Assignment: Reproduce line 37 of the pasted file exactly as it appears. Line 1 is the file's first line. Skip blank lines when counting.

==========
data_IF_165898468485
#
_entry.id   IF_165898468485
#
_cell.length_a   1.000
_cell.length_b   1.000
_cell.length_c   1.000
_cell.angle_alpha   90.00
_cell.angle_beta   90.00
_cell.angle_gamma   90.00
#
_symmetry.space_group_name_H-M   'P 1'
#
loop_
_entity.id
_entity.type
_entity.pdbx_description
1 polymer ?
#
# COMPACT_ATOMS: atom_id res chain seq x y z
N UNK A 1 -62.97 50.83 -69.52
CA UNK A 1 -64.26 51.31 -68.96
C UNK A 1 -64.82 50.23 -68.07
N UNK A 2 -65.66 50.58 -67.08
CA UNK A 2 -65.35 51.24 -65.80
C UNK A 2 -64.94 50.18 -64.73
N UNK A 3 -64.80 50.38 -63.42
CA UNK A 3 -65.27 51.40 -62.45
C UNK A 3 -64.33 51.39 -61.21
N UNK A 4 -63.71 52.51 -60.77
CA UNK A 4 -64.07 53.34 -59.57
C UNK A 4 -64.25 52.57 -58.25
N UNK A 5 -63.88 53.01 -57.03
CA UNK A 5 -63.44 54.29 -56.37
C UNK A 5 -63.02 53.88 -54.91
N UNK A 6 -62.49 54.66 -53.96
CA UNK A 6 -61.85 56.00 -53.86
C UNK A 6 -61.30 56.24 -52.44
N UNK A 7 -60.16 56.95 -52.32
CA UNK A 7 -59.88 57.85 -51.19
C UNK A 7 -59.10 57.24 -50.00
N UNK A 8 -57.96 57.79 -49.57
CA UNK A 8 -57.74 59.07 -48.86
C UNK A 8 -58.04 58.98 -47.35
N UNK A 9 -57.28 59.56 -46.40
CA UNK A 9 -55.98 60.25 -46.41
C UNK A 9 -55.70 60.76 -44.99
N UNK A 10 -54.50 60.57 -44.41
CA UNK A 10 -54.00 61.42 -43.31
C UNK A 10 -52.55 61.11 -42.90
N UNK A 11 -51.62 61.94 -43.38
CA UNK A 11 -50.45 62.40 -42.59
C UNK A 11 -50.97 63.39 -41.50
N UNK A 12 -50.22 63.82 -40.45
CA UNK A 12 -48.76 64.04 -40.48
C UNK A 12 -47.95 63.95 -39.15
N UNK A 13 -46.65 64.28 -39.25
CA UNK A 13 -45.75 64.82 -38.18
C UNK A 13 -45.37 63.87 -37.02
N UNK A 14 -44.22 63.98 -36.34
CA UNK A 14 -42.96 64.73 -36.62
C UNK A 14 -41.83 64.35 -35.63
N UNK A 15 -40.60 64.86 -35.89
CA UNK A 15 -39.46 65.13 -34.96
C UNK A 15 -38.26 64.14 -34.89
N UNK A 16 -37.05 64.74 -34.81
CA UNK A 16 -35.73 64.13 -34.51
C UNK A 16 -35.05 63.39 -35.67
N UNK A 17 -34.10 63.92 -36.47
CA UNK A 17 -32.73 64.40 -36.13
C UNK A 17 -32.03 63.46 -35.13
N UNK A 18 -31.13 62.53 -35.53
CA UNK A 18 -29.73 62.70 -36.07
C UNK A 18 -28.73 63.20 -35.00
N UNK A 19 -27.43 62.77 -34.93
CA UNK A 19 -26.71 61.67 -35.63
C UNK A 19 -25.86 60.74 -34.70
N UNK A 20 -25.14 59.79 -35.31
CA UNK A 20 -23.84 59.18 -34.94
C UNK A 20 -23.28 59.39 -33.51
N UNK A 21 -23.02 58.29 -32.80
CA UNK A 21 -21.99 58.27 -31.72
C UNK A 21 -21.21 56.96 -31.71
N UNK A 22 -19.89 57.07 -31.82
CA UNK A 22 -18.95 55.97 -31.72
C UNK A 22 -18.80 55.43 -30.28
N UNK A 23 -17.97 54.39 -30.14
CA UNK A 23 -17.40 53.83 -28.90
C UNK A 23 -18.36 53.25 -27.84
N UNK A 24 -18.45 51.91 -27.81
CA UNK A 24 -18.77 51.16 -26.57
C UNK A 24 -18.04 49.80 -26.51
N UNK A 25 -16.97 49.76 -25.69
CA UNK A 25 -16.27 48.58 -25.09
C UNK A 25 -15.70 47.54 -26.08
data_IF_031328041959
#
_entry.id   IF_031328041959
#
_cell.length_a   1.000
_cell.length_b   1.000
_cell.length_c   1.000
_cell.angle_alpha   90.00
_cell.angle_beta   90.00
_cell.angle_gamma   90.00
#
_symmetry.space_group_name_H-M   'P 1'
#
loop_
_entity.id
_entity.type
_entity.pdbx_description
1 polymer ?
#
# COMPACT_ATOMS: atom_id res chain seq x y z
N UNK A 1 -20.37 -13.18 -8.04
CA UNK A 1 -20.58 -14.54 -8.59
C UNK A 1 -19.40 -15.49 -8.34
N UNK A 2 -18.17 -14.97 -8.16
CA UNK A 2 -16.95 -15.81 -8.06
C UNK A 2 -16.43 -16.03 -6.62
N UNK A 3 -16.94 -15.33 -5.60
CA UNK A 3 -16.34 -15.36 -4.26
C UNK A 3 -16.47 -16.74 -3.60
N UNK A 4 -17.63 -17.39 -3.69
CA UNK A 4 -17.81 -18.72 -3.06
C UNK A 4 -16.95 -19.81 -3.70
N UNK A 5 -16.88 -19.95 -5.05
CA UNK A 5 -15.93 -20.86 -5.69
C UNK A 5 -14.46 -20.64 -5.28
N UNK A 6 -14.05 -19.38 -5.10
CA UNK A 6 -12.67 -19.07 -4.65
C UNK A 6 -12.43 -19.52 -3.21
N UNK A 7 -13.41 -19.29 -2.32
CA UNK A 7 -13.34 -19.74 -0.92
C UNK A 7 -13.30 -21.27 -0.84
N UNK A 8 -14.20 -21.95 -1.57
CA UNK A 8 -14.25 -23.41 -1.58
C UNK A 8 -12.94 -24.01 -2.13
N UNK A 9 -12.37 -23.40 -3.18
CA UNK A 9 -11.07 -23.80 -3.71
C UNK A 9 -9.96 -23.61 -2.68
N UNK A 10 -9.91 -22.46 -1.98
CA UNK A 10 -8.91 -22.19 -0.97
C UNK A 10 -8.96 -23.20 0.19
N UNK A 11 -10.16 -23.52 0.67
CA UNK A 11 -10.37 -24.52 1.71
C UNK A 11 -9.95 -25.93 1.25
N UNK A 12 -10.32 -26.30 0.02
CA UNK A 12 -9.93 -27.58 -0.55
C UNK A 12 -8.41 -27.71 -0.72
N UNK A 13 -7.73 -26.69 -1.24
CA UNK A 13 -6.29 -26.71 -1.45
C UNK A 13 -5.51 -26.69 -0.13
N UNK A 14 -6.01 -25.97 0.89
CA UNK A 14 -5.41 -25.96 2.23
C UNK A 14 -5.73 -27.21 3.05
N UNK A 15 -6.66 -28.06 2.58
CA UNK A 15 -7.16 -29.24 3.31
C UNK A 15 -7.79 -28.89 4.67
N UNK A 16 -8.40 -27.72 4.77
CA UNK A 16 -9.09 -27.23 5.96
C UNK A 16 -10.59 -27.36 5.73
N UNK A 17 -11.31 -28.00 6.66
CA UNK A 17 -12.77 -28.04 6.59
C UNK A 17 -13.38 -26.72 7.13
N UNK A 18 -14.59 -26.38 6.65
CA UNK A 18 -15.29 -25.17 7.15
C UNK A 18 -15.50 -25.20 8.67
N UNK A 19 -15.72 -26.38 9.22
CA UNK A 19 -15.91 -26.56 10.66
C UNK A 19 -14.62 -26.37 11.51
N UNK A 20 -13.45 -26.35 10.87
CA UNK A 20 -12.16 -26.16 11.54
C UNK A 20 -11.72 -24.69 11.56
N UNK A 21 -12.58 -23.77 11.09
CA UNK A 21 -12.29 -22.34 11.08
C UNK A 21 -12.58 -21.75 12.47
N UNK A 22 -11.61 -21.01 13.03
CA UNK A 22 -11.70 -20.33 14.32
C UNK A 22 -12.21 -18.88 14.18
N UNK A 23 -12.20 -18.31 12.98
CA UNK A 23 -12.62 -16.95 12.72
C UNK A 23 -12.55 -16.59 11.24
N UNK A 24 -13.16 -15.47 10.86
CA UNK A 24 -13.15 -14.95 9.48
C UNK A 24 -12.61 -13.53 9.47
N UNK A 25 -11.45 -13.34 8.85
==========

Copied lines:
CA UNK A 6 -61.85 56.00 -53.86